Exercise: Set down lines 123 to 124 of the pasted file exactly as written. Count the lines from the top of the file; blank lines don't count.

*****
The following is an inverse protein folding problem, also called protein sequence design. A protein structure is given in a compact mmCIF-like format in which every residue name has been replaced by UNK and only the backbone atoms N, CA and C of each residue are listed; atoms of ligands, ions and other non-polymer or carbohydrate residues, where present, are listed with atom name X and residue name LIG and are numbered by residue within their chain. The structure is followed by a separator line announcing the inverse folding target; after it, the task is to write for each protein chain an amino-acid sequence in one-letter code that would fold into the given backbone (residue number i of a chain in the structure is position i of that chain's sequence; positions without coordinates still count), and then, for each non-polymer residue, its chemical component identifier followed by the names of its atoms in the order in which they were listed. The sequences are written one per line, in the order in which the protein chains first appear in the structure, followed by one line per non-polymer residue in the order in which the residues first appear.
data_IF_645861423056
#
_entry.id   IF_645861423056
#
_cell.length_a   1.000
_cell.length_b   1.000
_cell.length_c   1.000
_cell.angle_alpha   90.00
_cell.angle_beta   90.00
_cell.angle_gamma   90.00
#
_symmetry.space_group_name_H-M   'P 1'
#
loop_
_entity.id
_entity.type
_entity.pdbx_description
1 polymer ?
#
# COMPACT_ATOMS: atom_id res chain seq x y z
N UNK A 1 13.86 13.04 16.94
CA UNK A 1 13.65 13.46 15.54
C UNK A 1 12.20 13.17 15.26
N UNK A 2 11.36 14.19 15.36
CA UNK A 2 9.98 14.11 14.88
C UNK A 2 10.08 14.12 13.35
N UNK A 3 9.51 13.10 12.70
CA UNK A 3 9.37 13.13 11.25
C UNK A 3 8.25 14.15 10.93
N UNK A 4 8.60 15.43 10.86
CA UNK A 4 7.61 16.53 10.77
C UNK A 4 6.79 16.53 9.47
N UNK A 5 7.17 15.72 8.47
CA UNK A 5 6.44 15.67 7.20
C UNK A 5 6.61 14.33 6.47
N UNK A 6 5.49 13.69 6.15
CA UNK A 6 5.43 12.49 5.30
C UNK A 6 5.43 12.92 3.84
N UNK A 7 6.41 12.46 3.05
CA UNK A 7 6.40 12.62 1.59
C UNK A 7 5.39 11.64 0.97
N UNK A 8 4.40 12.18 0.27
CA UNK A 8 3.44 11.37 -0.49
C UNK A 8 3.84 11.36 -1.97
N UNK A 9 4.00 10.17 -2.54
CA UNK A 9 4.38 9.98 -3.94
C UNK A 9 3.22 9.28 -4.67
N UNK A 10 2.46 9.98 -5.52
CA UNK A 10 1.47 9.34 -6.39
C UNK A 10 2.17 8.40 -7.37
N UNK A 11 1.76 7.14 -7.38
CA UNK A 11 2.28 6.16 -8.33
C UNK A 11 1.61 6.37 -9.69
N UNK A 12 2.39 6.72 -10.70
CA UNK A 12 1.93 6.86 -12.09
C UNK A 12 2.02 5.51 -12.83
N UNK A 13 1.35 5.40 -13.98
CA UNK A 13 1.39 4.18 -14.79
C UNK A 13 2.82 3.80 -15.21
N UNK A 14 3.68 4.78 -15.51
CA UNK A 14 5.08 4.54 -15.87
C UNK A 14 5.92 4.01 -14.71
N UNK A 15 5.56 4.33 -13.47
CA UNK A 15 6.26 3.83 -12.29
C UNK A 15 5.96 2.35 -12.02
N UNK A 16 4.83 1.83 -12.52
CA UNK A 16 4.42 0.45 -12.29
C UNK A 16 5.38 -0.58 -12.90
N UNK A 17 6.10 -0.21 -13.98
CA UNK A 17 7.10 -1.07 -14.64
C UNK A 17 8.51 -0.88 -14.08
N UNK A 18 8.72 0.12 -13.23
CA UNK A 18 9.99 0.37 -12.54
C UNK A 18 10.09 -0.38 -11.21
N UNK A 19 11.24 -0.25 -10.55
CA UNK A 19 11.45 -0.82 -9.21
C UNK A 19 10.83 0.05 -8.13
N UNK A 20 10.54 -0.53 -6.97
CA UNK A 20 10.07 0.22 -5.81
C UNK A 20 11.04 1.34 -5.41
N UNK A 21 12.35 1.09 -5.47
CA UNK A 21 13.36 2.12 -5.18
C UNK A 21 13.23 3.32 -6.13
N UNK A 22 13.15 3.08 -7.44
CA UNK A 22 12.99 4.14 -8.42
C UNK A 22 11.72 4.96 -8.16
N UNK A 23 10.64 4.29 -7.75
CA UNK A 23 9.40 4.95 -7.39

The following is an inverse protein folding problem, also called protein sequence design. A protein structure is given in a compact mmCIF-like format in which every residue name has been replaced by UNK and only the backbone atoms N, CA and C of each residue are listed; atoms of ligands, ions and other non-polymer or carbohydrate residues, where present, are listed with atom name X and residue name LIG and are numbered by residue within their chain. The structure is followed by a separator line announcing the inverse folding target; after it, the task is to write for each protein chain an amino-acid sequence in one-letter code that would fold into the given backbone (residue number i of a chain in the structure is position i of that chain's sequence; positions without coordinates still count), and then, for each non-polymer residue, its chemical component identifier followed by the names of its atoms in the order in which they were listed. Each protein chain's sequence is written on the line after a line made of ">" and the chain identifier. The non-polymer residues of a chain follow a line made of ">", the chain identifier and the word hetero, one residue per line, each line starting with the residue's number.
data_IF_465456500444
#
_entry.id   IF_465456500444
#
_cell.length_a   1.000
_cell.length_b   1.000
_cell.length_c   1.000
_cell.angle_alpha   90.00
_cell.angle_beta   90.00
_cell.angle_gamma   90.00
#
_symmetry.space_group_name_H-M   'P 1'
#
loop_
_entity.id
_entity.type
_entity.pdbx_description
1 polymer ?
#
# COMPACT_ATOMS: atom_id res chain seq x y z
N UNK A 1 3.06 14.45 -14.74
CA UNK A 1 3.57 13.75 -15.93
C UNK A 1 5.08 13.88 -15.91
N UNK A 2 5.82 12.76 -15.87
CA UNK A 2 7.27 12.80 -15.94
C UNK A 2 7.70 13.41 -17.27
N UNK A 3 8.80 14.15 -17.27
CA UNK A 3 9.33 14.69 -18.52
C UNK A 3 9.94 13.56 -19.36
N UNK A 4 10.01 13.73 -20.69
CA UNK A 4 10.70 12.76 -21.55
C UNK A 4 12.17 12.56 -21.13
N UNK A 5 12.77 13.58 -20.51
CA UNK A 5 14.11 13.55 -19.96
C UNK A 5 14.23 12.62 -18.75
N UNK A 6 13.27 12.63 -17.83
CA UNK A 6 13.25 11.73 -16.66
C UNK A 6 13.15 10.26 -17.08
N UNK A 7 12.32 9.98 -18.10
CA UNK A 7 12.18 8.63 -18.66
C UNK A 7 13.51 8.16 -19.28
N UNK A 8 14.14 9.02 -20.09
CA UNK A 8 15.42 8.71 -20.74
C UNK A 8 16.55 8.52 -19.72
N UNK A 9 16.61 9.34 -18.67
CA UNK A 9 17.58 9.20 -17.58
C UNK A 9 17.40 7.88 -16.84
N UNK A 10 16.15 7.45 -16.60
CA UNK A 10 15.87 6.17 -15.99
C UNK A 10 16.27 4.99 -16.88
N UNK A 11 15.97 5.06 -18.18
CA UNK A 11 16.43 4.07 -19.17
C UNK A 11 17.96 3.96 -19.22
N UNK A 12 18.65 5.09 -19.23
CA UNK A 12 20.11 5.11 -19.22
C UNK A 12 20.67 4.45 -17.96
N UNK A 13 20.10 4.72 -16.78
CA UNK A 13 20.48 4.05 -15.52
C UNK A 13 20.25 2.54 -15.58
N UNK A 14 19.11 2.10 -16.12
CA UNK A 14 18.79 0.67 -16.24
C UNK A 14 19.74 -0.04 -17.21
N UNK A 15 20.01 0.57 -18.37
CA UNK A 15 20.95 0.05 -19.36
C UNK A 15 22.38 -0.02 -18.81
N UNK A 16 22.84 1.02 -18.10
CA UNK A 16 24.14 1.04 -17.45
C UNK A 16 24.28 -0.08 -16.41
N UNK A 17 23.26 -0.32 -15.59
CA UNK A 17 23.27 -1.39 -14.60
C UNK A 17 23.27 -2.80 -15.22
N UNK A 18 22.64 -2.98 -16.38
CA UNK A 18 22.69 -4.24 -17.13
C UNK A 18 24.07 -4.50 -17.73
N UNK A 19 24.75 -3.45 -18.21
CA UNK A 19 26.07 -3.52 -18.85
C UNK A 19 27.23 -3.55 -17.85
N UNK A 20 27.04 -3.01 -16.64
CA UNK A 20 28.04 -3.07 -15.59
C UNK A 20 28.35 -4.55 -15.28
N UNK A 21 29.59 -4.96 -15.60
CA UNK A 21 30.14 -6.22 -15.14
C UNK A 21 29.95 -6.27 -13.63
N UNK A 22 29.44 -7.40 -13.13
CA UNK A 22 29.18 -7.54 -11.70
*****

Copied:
N UNK A 5 12.77 13.58 -20.51
CA UNK A 5 14.11 13.55 -19.96